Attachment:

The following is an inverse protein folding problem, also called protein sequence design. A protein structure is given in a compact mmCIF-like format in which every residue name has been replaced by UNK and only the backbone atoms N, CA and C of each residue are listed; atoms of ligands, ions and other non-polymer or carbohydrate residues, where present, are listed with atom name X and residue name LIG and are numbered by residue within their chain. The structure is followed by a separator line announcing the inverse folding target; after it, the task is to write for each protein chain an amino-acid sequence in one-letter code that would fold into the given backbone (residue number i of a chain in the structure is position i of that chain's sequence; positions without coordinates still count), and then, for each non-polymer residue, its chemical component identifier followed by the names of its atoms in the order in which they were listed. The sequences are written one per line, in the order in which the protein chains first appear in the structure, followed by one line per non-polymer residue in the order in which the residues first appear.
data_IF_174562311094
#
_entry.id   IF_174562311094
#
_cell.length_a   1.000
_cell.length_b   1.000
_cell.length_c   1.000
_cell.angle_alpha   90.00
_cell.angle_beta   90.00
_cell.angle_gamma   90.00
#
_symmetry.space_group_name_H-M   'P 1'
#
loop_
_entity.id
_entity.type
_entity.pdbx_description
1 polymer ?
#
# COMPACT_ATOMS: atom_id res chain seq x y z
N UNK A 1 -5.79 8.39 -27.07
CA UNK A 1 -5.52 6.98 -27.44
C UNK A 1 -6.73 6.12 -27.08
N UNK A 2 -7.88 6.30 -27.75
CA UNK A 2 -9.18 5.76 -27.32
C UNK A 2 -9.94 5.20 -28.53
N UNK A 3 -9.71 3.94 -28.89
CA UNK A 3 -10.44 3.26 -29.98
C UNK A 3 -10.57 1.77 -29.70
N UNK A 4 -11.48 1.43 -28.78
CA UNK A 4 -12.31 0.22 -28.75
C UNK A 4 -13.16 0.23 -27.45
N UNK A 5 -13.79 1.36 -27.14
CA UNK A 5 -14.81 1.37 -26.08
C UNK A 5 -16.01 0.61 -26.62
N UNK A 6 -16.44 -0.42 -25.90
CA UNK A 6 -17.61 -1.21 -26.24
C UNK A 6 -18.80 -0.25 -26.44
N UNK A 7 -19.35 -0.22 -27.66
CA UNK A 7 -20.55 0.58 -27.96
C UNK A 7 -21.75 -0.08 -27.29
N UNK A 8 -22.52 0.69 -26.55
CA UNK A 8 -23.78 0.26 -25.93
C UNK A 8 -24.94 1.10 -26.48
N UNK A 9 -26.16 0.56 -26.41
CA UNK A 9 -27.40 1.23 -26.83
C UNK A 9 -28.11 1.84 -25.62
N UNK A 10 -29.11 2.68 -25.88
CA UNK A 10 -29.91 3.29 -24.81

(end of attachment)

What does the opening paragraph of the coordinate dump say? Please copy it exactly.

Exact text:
The following is an inverse protein folding problem, also called protein sequence design. A protein structure is given in a compact mmCIF-like format in which every residue name has been replaced by UNK and only the backbone atoms N, CA and C of each residue are listed; atoms of ligands, ions and other non-polymer or carbohydrate residues, where present, are listed with atom name X and residue name LIG and are numbered by residue within their chain. The structure is followed by a separator line announcing the inverse folding target; after it, the task is to write for each protein chain an amino-acid sequence in one-letter code that would fold into the given backbone (residue number i of a chain in the structure is position i of that chain's sequence; positions without coordinates still count), and then, for each non-polymer residue, its chemical component identifier followed by the names of its atoms in the order in which they were listed. The sequences are written one per line, in the order in which the protein chains first appear in the structure, followed by one line per non-polymer residue in the order in which the residues first appear.